Spring turkey hunting is something that most Midwestern hunters look forward to each year. It gives us a chance to head into the field during after a long winter to chase the only game that is open. It also provides for some of the most exciting hunting you can have short of heading out West to chase some of the big game species. Don’t get me wrong, deer hunting is exciting but there is something about chasing a thunder chicken that gets my blood going. The time I spent in the field this year renewed my love for hunting turkeys.
For the second time in three years, I was unsuccessful in drawing for my spring turkey tag here in Wisconsin. So, I was relegated to purchasing over the counter tags which were limited. I was able to secure a third week tag for Zone 1 and a fifth week tag for Zone 2. For my Zone 1 tag I was going to hunt my aunt and uncles land in southwestern Wisconsin where I go most of my hunting and I wanted to find some new areas to hunt in Zone 2 near my house. There is plenty of public land, but it gets hit hard earlier in the season.
As the season opener got closer, I began to get more excited. I was traveling around the Midwest working the Deer and Turkey Expos for onXmaps, I was asked to be part of the field staff for Havoc Calls, and I was seeing birds all over the place. My first season couldn’t open soon enough. I was really hoping for a successful spring hunting season to make up for my lack of luck during the entire year of 2014. Actually, if it wasn’t for bad luck last year I wouldn’t have had any luck at all.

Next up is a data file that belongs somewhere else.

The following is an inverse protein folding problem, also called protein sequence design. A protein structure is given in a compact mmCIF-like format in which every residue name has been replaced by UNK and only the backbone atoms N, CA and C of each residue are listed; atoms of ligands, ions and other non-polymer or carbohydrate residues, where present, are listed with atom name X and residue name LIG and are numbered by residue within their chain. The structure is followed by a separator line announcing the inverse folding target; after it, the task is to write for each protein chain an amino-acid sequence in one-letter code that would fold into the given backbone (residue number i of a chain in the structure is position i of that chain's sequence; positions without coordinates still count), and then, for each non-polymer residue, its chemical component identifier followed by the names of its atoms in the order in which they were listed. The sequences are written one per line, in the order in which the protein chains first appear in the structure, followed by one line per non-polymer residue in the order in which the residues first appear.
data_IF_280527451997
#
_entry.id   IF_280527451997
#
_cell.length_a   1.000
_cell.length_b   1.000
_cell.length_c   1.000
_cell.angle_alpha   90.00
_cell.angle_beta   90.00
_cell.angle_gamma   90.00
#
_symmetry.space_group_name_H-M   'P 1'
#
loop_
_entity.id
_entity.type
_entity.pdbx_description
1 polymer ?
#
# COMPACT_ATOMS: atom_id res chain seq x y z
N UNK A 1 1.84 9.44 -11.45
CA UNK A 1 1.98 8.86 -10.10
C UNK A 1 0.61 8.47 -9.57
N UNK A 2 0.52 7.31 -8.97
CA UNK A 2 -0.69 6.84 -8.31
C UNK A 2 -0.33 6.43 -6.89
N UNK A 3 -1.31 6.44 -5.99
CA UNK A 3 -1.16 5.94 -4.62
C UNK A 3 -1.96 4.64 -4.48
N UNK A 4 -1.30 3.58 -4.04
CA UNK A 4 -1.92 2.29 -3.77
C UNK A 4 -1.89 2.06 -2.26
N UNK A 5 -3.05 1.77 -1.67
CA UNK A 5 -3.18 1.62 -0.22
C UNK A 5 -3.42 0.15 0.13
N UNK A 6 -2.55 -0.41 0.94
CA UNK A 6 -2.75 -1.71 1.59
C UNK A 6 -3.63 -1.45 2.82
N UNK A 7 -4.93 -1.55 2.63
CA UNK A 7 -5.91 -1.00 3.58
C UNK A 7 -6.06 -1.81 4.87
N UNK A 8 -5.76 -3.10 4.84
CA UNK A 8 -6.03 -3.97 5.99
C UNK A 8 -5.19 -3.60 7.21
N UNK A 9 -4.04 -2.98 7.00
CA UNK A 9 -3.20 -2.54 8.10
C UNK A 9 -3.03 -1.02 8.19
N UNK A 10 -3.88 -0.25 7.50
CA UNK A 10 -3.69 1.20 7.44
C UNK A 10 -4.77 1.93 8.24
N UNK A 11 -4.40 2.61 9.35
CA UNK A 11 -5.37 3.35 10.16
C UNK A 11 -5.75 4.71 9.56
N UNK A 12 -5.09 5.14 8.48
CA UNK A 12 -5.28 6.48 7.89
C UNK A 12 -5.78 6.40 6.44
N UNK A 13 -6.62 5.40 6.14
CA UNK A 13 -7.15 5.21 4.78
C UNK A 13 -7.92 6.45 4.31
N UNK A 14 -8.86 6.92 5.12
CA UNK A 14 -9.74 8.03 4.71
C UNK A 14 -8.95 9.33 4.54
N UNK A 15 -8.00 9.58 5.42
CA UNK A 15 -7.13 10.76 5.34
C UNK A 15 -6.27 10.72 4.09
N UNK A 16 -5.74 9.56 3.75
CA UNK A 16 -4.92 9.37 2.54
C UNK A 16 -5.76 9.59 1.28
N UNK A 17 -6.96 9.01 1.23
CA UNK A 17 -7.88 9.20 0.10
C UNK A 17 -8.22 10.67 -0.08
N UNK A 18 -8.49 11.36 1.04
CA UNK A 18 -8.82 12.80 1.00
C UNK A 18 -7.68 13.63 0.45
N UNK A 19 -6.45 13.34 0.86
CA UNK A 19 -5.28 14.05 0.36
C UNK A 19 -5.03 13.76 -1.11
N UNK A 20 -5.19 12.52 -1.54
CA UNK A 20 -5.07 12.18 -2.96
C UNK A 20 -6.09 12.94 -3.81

The first weekend of May I was hunting just outside of Prairie du Chien, WI on 100 acres of private land. In the fall birds are all over the place but in the spring it is hit or miss. The only scouting reports I got was my aunt telling me where she had heard some gobbling Tom’s. I set my bling in an area I figured I could intercept bird coming off the roost on the way to feed in the morning. That proved to be a bust but I did hear birds on a different area of the land. So, I moved my blind and was in the middle of a lot of Tom’s on the second day. My cousin missed a bird and I just couldn’t seem to get anything in close enough. And on my last day of hunting I didn’t hear a bird. Was my lack of luck going to continue in 2015?
A good friend of mine, Kevin Turner from SportingDog Adventures television show, and I have been trying to get together for a hunt for a while now. So we talked and it was finally going to work out to hit the field together on the opener of the fifth season of spring turkey in Wisconsin. Kevin was able to secure a new piece of land the day before the hunt and managed to see a nice Tom the evening before we were set to hunt. Kevin told me to be at his house by 4am but earlier would be better. The only problem with that is that I live two hours away so I knew it was going to be an early morning.